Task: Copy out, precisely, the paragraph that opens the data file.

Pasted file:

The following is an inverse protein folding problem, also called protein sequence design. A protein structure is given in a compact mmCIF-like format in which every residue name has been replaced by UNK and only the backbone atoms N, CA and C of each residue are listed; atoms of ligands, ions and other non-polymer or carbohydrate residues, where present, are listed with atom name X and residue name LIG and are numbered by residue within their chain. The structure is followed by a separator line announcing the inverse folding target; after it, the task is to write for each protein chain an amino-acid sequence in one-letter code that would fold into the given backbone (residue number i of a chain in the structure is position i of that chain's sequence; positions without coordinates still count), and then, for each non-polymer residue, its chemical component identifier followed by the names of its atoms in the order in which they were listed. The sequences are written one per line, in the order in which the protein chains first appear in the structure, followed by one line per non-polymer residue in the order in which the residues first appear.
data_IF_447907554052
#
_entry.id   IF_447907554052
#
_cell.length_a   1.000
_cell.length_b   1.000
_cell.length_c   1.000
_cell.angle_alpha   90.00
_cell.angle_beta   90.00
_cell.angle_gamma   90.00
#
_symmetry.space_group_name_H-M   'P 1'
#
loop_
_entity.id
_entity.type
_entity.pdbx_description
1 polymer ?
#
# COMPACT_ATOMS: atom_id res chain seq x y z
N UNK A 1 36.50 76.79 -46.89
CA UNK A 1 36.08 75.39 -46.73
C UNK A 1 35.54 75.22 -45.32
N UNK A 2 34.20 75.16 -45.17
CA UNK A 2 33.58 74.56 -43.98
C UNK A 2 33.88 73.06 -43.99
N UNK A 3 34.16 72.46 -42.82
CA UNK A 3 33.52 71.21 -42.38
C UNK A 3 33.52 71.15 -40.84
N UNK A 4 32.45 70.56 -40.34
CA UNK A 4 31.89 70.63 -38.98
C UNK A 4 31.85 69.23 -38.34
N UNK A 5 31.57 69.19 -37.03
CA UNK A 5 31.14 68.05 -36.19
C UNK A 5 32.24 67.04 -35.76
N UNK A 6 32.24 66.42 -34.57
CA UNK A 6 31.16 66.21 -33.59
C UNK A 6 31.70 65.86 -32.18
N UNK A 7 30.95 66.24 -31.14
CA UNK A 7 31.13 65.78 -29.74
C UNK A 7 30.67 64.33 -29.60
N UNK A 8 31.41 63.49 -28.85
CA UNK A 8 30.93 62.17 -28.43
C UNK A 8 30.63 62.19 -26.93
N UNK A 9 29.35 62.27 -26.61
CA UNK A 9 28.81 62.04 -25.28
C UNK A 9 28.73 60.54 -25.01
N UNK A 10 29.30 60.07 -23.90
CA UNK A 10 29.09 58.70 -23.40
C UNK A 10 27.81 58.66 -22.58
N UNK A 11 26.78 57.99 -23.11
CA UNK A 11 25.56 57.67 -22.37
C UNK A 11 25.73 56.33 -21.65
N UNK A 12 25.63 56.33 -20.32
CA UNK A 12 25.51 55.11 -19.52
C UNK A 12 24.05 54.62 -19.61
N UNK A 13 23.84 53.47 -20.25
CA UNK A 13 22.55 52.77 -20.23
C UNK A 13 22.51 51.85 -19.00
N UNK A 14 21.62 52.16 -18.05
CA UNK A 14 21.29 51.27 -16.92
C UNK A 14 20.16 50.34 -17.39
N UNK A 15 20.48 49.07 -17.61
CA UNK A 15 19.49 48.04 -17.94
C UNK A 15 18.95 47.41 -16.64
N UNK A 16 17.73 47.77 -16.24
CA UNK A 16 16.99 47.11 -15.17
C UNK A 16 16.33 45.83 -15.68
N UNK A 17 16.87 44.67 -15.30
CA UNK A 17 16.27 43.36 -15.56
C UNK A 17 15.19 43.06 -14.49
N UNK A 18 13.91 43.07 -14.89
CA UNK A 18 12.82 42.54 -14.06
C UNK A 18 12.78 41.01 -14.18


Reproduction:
The following is an inverse protein folding problem, also called protein sequence design. A protein structure is given in a compact mmCIF-like format in which every residue name has been replaced by UNK and only the backbone atoms N, CA and C of each residue are listed; atoms of ligands, ions and other non-polymer or carbohydrate residues, where present, are listed with atom name X and residue name LIG and are numbered by residue within their chain. The structure is followed by a separator line announcing the inverse folding target; after it, the task is to write for each protein chain an amino-acid sequence in one-letter code that would fold into the given backbone (residue number i of a chain in the structure is position i of that chain's sequence; positions without coordinates still count), and then, for each non-polymer residue, its chemical component identifier followed by the names of its atoms in the order in which they were listed. The sequences are written one per line, in the order in which the protein chains first appear in the structure, followed by one line per non-polymer residue in the order in which the residues first appear.